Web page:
Friday, May 23, 2014

Midnight Crossroad by Charlaine Harris

So I finally finished Midnight Crossroad.  Although it’s been a slow reading month, I’m happy to say that it didn’t take me over a week to finish the book (unlike Sujata Massey‘s The Floating Girl).  I say that mainly because Midnight Crossroad was both easy to put down at times, then not so easy.  So it certainly had a revved-go-halt feel to it concerning my personal sense of its pacing.  That doesn't disregard my overall enjoyment of the book and its cast of dusty, supernatural characters hunching together over a Texian (hoo-hoo) murder mystery.  No, that’s only to say that as much as there were arid, unfulfilling chapters, there were just as many (and more) entrancing ones.  Nevertheless, I believe the true seduction to the first book in Charlaine Harris’s fresh series remains within her party of characters.  And I can gladly state that I live in anticipation for the following two books in her new trilogy, especially because she gives you just enough overarching plot and room for character development to bread-crumb you into the proceeding offerings.

So in reflection of my Friday Reads post--where I posted my many speculations about the book--I should share what Midnight Crossroad is really about.  The book opens with an introductory scope of the town Midnight, Texas.  You get the single stoplight.  The old, occupied settings/buildings the characters frequent.  And the registry of West Texas climate and terrain.  So it’s clear that this is a place for seclusion, touched with Harris’s mystical wonders.  Seriously, you just know something isn't right about this town.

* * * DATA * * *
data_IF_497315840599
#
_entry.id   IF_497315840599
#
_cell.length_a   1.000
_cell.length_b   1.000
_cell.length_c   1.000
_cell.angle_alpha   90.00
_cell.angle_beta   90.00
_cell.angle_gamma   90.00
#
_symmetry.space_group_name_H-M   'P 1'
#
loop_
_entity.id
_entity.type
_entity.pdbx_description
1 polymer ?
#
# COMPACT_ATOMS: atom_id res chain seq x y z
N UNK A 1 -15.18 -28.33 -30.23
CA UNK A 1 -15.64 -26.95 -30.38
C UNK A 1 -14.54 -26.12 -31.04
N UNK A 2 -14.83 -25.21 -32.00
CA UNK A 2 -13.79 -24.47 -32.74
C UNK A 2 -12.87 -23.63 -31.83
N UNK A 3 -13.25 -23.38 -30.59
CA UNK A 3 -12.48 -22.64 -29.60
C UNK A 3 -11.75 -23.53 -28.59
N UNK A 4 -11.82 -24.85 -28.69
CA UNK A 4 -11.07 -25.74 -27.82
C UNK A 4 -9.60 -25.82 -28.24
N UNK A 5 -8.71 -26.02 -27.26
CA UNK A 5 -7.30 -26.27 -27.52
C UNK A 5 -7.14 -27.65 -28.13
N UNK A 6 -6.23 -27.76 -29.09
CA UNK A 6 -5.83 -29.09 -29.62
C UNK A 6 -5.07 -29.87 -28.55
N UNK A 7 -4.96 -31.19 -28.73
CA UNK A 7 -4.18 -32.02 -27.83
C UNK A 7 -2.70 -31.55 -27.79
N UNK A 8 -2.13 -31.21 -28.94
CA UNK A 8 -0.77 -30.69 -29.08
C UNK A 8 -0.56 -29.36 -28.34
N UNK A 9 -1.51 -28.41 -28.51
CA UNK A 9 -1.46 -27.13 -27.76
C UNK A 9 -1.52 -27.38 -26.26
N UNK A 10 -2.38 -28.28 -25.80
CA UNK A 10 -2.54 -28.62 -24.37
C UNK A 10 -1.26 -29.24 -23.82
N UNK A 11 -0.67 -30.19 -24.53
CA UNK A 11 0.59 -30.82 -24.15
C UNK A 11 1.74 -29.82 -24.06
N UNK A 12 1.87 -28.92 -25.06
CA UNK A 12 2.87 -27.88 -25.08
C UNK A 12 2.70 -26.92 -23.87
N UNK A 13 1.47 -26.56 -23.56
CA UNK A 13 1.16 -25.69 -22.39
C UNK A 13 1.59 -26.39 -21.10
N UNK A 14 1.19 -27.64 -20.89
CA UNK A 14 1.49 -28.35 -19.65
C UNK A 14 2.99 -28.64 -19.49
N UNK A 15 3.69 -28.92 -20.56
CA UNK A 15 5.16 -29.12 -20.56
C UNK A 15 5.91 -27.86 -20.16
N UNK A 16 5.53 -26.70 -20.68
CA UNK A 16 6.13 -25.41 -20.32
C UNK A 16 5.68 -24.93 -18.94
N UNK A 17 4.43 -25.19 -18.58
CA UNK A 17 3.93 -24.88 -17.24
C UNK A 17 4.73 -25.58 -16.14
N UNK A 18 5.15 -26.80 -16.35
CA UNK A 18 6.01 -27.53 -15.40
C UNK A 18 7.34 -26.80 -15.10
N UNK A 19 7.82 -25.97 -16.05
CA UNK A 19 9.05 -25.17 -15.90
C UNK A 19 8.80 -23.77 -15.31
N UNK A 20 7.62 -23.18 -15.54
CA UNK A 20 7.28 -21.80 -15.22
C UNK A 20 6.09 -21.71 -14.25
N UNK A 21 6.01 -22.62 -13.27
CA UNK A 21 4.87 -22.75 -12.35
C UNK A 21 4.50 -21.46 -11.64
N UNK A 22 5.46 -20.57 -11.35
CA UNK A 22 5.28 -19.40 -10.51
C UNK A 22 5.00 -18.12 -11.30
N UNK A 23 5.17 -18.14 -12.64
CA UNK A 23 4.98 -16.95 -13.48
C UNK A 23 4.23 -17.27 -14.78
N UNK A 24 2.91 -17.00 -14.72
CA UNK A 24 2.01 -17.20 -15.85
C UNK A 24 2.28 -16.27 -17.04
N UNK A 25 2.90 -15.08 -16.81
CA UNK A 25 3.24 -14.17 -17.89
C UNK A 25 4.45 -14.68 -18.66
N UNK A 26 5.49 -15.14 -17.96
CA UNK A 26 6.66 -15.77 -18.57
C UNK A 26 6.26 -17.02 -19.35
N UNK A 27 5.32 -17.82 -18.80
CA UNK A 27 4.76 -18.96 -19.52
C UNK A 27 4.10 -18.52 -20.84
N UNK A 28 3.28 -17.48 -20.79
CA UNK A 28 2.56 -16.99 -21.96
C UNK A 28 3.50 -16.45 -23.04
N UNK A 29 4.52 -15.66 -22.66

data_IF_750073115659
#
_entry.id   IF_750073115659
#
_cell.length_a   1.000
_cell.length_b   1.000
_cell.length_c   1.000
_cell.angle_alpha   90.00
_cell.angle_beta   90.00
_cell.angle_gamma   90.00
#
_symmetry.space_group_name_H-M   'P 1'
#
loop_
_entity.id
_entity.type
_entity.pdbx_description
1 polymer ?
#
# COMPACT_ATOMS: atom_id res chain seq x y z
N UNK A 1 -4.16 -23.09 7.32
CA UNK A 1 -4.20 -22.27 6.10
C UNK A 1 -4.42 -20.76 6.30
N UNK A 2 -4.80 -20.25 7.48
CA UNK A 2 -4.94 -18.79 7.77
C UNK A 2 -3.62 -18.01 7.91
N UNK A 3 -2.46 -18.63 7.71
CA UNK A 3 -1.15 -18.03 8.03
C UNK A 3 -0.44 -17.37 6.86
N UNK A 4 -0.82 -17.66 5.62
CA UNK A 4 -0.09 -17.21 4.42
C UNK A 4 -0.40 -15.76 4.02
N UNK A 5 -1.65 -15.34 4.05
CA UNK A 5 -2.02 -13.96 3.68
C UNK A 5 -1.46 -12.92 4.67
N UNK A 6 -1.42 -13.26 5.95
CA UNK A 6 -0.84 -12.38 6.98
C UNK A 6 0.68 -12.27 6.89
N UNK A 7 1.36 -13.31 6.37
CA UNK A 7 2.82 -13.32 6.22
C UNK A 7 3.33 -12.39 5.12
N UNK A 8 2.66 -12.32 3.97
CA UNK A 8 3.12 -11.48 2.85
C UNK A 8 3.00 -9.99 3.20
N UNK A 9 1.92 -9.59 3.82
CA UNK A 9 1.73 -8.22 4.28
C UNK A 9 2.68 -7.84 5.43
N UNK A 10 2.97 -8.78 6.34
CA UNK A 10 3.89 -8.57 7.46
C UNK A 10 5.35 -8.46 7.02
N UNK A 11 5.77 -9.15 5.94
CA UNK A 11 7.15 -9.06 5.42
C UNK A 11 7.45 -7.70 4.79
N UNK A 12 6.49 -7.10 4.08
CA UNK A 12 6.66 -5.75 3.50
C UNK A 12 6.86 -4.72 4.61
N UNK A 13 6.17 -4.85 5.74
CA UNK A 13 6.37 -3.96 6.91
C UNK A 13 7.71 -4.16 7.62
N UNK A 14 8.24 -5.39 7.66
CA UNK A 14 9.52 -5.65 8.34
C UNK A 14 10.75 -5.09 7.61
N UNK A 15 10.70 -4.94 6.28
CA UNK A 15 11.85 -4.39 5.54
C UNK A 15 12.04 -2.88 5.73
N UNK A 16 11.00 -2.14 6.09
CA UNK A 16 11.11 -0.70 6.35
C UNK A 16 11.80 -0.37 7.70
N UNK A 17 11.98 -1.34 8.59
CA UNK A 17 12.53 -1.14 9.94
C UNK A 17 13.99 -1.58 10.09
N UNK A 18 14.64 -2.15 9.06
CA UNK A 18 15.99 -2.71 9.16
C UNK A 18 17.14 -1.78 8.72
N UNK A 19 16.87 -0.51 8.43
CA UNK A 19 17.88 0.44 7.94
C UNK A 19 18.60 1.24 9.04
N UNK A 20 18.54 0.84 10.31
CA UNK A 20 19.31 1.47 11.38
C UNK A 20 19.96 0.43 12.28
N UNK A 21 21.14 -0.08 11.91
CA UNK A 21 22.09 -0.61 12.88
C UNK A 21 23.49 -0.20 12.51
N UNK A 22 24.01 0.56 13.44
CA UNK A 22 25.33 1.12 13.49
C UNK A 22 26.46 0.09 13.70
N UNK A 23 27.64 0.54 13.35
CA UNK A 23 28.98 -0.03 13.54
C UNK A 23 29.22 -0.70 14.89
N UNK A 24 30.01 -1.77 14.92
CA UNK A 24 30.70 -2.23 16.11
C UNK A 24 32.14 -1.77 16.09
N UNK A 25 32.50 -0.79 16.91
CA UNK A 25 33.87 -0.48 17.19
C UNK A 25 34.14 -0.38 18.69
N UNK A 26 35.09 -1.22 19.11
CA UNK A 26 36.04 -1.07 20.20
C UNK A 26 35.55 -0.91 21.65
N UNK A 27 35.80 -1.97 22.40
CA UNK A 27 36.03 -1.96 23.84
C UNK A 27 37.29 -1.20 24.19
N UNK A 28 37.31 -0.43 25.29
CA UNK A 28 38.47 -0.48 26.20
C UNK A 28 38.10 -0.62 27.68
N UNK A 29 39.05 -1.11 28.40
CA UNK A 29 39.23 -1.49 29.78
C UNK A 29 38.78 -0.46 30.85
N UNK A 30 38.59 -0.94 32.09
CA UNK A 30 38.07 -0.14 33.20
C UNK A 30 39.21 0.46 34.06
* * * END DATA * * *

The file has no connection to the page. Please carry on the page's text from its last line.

Harris's description of the town comes further expressed in the form of Manfred Bernardo’s arrival in the opening chapters.  Searching for solitude, he’s the psychic of this developing group of supernatural (and natural) characters.  Those familiar with Manfred will realize that he came plucked from Charlaine Harris’s Harper Connelly series.  Next on the list of peculiar people populating Midnight is Manfred’s landlord and owner of the town’s pawnshop, Bobo Winthrop.  Now this took me a really, really good minute to realize this, and I had to sort of mentally cross check Bobo’s background with my suspicions.  Eventually I came to realize that Bobo Winthrop was a character pulled from Charlaine Harris’s Lily Bard series.  It clicked the minute Bobo shared information regarding his racist father, and the reasoning behind his migration to Midnight.  With Bobo tied into the book's murder plot, it dawned on me that the bulk of Midnight Crossroad’s mystery element bubbled out of the mystery contained in the second book in Harris’s Lily Bard series, Shakespeare’s Champion.  When all this clicked, I found myself grinning (as you all know how much I love the Lily Bard books).

One other character comes into Midnight Crossroad from another of Harris’s series; however, the new character--and my personal favorite from within this new venture--is the character of Fiji Cavanaugh.  Fiji is the owner of a New Age shop called The Inquiring Mind.  She sells rearing unicorn statues and stuff like cold case resin statues of dragon fairies.  That’s not all, however.  Considering she identifies herself as a witch (or Wicca), she also sells herbs from her backyard and gives spiritual classes related to her religion.  Fiji easily became my favorite for a host of reasons--besides her being a witch.  She just had that resonance of practicality and reason that I attached to.  Plus, her cat can talk.